Being Mary Jane

It never fails. Whenever I post on Twitter or Facebook about how much I enjoy watching Being Mary Jane some Debby Downer comes along to remind me that Mary Jane Paul is a disgrace to Black women and the Black race at large because she’s sleeping with a married man.

When this first started happening I would explain that the show is a work of fiction, and despite the fact that Mary Jane is one of the few Black women lead characters on TV, she does not represent or speak for ALL Black women (duh, right?).

But it doesn’t work. Being Mary Jane’s critics go on and on about how “the media” is trying to turn all Black women into side chicks and hoes, because…Olivia Pope…and it’s becoming exhausting. And annoying. And a little bit sad.

You see, typically these same folks assert that “the media” has not produced one single project depicting Black women in loving relationships since The Cosby Show, which forces me to give them the side-eye of life because they seriously haven’t been paying attention. These folks either don’t watch TV, or merely rely on blogs that sometimes label Black women as “negro bed wenches,” and often work themselves into a tizzy over respectability politics.

I always want to ask these same folks if they’ve read Sula or The Color Purple or Americanah or For Colored Girls Who Have Considered Suicide When the Rainbow Is Enuf or The Women of Brewster Place or any other book that peels back the layers to show Black women in our most human, f—ked up states. However, I think I can guess the answer.

And just for kicks I also want to know if these people railed against the Wire in the same way they hate Scandal or Being Mary Jane, because in the Respectability Olympics, surely drug dealers and crooked cops are worse than an adulterer, right? (Don’t answer that–their silence on rappers calling Black women 50-11 bitches/hoes tells me all I need to know).

But I don’t. It’s too much work.

Whenever these conversations come up I do, however, point out sitcoms that depict Black women as happy wives and mothers—like Nick’s Instant Mom (which is really, really good), TV Land’s Soul Man, and BET’s Let’s Stay Together—and I am never surprised when folks haven’t heard of, or watched, these shows.

I mean, on one hand they claim they’re hungry for a larger diversity of images of Black women on screen, but on the other they don’t bother tuning into shows that give them exactly what they claim to want.

But we know the truth, don’t we? These folks want to be riled up about something. They want to blame someone, and Shonda Rhimes and Mara Brock Akil are two successful sisters who give zero damns about armchair critiques of their scripts, so why not hurl stones at them because they’re getting paid ( I can hear it now: “to turn Black women into hoes!“), right?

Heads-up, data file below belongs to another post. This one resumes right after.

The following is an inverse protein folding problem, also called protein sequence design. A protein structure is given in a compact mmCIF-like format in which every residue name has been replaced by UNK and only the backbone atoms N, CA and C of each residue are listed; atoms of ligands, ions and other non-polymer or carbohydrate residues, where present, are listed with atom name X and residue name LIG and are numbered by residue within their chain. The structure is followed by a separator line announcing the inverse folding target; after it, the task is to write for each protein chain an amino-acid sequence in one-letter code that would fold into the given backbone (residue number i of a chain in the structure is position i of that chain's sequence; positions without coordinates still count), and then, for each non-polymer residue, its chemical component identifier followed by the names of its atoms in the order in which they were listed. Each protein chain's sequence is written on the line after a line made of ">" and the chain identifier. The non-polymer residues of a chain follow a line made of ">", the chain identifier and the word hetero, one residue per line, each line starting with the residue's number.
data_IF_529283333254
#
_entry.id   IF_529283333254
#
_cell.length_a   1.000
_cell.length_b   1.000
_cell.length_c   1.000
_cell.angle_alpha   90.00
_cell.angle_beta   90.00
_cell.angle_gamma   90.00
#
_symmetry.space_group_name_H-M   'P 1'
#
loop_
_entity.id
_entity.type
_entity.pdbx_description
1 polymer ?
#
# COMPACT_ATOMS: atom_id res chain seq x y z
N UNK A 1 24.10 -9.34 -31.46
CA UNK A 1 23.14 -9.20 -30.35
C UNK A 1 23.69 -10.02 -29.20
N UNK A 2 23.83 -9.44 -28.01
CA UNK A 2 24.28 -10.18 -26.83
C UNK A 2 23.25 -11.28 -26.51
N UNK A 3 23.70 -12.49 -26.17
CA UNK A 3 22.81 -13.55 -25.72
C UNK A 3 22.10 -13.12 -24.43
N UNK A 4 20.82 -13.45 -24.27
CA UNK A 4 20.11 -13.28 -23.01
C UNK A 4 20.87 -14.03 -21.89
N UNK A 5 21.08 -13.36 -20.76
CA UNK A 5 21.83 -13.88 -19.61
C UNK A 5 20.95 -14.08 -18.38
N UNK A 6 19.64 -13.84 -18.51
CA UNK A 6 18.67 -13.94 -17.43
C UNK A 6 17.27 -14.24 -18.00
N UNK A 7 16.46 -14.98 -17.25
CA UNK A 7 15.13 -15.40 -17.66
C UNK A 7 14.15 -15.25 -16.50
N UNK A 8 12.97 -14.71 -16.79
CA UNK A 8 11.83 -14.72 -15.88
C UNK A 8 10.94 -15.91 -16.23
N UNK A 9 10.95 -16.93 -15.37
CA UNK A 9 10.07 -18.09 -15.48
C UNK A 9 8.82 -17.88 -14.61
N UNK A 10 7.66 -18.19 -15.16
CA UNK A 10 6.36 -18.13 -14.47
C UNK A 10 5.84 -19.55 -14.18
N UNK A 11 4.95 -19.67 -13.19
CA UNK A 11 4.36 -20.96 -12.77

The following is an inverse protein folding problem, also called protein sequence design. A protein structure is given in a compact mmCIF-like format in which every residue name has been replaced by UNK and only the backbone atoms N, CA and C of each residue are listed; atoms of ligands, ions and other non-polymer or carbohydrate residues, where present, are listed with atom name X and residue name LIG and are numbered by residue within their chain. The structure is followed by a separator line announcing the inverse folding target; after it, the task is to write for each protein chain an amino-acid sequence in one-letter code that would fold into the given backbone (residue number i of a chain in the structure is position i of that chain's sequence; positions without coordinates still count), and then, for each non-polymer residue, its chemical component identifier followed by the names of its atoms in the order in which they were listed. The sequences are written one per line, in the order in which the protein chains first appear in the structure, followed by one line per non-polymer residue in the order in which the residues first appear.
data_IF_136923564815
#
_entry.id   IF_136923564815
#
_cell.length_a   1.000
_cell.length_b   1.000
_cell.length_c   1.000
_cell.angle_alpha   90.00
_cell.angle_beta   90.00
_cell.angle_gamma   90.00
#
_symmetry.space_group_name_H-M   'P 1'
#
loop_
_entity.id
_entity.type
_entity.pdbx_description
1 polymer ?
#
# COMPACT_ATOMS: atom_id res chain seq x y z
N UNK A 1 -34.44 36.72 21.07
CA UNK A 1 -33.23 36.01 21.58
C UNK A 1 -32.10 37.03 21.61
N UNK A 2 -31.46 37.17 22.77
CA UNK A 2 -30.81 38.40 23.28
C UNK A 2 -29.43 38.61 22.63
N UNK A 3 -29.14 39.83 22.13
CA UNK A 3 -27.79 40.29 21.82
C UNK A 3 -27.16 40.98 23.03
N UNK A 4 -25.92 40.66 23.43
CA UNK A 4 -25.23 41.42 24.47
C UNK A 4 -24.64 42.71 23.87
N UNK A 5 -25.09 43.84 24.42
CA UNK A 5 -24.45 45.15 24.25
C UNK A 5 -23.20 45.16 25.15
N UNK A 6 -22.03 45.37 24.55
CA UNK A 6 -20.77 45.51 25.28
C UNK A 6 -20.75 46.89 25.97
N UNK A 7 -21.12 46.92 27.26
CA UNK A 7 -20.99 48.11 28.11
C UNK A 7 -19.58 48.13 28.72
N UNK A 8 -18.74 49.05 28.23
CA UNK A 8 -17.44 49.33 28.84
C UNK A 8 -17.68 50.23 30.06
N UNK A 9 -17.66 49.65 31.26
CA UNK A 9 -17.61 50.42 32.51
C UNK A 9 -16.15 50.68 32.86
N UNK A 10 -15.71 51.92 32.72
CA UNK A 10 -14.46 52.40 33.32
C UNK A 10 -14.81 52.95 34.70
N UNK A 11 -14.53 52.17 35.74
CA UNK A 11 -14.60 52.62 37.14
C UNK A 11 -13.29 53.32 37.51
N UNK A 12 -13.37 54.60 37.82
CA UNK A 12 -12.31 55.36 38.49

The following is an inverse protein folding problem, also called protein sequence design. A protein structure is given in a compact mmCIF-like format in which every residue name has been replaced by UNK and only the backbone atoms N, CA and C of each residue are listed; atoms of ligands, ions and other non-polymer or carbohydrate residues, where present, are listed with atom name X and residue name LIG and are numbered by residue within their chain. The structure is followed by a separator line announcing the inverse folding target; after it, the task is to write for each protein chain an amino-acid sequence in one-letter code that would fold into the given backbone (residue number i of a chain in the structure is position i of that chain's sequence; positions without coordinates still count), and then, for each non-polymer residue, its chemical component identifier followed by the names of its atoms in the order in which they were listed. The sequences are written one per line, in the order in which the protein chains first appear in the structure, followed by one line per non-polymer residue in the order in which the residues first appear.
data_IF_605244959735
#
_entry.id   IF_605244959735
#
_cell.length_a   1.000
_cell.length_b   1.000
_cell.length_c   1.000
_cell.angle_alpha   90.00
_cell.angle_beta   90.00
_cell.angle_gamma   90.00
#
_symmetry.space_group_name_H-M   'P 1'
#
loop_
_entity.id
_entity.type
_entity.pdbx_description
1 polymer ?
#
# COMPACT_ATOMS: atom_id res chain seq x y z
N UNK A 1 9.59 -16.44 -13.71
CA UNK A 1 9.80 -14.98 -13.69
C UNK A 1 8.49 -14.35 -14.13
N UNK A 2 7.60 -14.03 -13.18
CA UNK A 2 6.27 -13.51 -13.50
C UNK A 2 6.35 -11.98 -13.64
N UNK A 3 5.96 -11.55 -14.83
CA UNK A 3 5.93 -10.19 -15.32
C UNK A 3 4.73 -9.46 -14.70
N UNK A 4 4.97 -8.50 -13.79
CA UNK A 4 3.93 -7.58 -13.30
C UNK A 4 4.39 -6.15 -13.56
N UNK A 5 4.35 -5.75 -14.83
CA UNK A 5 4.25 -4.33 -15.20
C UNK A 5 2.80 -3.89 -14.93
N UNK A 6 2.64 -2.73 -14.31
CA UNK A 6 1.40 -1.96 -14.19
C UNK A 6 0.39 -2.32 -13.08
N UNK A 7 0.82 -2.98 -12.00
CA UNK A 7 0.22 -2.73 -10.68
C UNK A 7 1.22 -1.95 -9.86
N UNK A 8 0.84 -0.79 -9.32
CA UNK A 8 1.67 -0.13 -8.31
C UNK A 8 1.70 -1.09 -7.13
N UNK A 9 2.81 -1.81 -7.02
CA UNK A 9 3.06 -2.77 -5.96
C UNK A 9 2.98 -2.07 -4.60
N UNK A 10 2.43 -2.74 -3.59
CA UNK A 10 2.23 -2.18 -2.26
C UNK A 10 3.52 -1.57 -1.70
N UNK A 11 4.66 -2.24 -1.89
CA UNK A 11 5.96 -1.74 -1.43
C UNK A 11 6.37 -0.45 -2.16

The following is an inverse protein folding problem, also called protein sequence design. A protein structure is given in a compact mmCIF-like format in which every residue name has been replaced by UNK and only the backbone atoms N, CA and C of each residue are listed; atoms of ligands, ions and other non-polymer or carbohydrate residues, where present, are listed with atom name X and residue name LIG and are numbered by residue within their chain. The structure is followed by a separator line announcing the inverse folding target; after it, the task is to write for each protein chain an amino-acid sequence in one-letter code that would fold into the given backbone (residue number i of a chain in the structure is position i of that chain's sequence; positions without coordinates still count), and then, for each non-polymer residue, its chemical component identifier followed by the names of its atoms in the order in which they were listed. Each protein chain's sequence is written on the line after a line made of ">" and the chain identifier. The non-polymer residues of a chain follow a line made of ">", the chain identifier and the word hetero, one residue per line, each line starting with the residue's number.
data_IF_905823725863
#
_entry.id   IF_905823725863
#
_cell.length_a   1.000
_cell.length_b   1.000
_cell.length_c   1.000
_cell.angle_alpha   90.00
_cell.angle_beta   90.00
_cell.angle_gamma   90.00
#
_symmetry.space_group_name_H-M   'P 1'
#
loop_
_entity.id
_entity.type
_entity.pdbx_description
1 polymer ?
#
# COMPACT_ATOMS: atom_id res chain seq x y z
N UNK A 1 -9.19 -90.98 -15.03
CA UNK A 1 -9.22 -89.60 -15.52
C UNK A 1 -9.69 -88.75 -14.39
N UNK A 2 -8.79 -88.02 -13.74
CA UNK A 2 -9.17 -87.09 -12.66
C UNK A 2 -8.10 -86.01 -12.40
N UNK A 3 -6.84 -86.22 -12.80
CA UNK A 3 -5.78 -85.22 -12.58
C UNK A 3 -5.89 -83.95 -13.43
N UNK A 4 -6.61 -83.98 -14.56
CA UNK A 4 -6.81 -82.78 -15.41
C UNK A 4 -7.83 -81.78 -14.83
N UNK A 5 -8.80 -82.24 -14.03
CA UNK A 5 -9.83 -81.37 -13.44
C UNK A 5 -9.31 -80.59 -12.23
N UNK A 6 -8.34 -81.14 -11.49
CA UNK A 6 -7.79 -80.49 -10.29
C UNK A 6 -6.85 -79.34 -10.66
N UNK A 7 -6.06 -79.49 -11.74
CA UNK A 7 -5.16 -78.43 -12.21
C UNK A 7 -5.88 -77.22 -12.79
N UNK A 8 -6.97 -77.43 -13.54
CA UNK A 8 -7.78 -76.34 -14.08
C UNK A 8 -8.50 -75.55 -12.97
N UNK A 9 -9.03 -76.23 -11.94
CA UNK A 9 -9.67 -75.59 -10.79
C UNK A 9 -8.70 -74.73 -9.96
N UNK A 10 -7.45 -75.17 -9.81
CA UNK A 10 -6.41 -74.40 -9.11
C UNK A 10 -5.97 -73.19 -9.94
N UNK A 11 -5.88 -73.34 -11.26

So listen. If you hate Being Mary Jane (or Scandal or any other show) I have a very simple fix—don’t watch it.

And if you’re soooo concerned about Black women and girls becoming side chicks en masse you have a few options: write your own show, don’t let your daughter/sister/niece watch it, or become a mentor.

But please, whatever you do, just let me luxuriate in Mary Jane’s made up drama in peace. Cool?

  • cameron

    #YAS I love this show and, to be fair, she didn’t know she was a sidepiece before she fell in love.

  • geenababe

    I’m just not into this show. I tried to give it a chance because everyone was saying it was good and that she was a real complex woman but once I saw her still sleeping with a man after finding out he was married, then later cheering on being “number two”, I said that was enough for me. Add to the fact, I’m not a big Gabby fan and I think most of her roles are a reflection of her. I don’t like interfering in real life and I don’t care for it in fiction. I don’t like this whole side chick uplifting period we have going on now days. It’s not just with black women characters either as there was a show called “Mistresses” with an all-white cast. I am just not with it and I am not going to cheer on some woman or men who engaging in these outside relationships to win. I think “The Wire” comparison would have fit better if it was talked about how all the women on that show weren’t the most upstanding examples of women.

  • MimiLuvs


    I just don’t watch the show because I don’t like Gabrielle’s method of acting. It seems as if she plays the same archtype in every acting role.

  • MimiLuvs

    I had “pulled the trigger” too soon and ended up hitting the ‘submit’ button, when I really wanted to add more to my comment.

    In regards to screenplay writers and sitcom creators adding more “flawed, AfrAm female protagonists” to television/movies:

    It appears (based off of the current TV line-ups) that in order for a female protagonist to be flawed, she must have a topsy-turvy, drama-filled love life. In my opinion, it sounds lazy brain-storming.

  • E

    no loving black couples since the cosby show?? really?? fresh prince (uncle Phil and aunt Viv–family matters(Carl and harriet)– my wife and kids (jay and michael kyle)–reed between the lines (carla and alex reed) and the three or so britni mentioned in the article above…

    should I keep going?

  • Joanna

    I’m from London and I cannot express how much I love the show. Who cares whether she’s number 1, 2, or 3. It’s fiction. The fact that we have a black woman in a lead role is enough for me. Being too critical about positive representations can be very limiting; we all come from a range of experiences and to present sweeky clean images all the time is unrealistic. What you end up with is copies of the Cosby Show which has been exhausted. Diversity of representation is what is need because we are not one dimensional beings. Being Mary Jane is not meant to represent all woman, it’s one woman’s story which is very relatable. There are many women whether they want to admit it or not have been in similar situations.

  • Ask_Me

    I haven’t watched this show, but I do watch Scandal. I will continue to watch Scandal and I don’t give a damn what anyone thinks.